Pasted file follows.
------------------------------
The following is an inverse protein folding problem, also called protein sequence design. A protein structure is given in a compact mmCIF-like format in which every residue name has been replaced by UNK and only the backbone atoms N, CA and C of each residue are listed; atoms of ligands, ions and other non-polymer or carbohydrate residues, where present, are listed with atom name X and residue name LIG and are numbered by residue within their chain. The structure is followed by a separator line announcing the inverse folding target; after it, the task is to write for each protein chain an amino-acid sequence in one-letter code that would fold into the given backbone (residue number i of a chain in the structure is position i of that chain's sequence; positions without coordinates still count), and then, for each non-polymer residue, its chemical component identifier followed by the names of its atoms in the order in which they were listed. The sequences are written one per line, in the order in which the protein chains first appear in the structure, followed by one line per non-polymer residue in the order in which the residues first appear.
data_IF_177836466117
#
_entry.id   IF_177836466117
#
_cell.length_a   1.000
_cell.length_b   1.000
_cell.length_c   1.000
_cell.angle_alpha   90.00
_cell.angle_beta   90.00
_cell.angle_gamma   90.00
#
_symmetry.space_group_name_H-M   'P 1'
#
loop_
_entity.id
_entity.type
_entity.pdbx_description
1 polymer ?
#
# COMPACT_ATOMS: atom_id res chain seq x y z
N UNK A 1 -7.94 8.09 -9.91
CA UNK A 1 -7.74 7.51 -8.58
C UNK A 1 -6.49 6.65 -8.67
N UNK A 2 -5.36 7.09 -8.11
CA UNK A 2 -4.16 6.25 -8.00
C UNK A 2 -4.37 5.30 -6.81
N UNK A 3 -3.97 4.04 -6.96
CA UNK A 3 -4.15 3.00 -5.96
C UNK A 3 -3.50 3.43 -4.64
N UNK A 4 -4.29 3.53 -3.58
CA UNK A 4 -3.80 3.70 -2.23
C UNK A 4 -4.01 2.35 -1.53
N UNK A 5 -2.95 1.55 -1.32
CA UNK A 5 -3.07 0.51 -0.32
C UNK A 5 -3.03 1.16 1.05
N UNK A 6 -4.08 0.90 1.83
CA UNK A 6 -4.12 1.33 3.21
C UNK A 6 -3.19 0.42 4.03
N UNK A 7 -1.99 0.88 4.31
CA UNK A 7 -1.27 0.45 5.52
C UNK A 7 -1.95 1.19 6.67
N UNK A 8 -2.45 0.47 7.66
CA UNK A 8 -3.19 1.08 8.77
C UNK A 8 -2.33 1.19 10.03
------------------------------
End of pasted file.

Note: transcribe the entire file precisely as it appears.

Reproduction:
The following is an inverse protein folding problem, also called protein sequence design. A protein structure is given in a compact mmCIF-like format in which every residue name has been replaced by UNK and only the backbone atoms N, CA and C of each residue are listed; atoms of ligands, ions and other non-polymer or carbohydrate residues, where present, are listed with atom name X and residue name LIG and are numbered by residue within their chain. The structure is followed by a separator line announcing the inverse folding target; after it, the task is to write for each protein chain an amino-acid sequence in one-letter code that would fold into the given backbone (residue number i of a chain in the structure is position i of that chain's sequence; positions without coordinates still count), and then, for each non-polymer residue, its chemical component identifier followed by the names of its atoms in the order in which they were listed. The sequences are written one per line, in the order in which the protein chains first appear in the structure, followed by one line per non-polymer residue in the order in which the residues first appear.
data_IF_177836466117
#
_entry.id   IF_177836466117
#
_cell.length_a   1.000
_cell.length_b   1.000
_cell.length_c   1.000
_cell.angle_alpha   90.00
_cell.angle_beta   90.00
_cell.angle_gamma   90.00
#
_symmetry.space_group_name_H-M   'P 1'
#
loop_
_entity.id
_entity.type
_entity.pdbx_description
1 polymer ?
#
# COMPACT_ATOMS: atom_id res chain seq x y z
N UNK A 1 -7.94 8.09 -9.91
CA UNK A 1 -7.74 7.51 -8.58
C UNK A 1 -6.49 6.65 -8.67
N UNK A 2 -5.36 7.09 -8.11
CA UNK A 2 -4.16 6.25 -8.00
C UNK A 2 -4.37 5.30 -6.81
N UNK A 3 -3.97 4.04 -6.96
CA UNK A 3 -4.15 3.00 -5.96
C UNK A 3 -3.50 3.43 -4.64
N UNK A 4 -4.29 3.53 -3.58
CA UNK A 4 -3.80 3.70 -2.23
C UNK A 4 -4.01 2.35 -1.53
N UNK A 5 -2.95 1.55 -1.32
CA UNK A 5 -3.07 0.51 -0.32
C UNK A 5 -3.03 1.16 1.05
N UNK A 6 -4.08 0.90 1.83
CA UNK A 6 -4.12 1.33 3.21
C UNK A 6 -3.19 0.42 4.03
N UNK A 7 -1.99 0.88 4.31
CA UNK A 7 -1.27 0.45 5.52
C UNK A 7 -1.95 1.19 6.67
N UNK A 8 -2.45 0.47 7.66
CA UNK A 8 -3.19 1.08 8.77
C UNK A 8 -2.33 1.19 10.03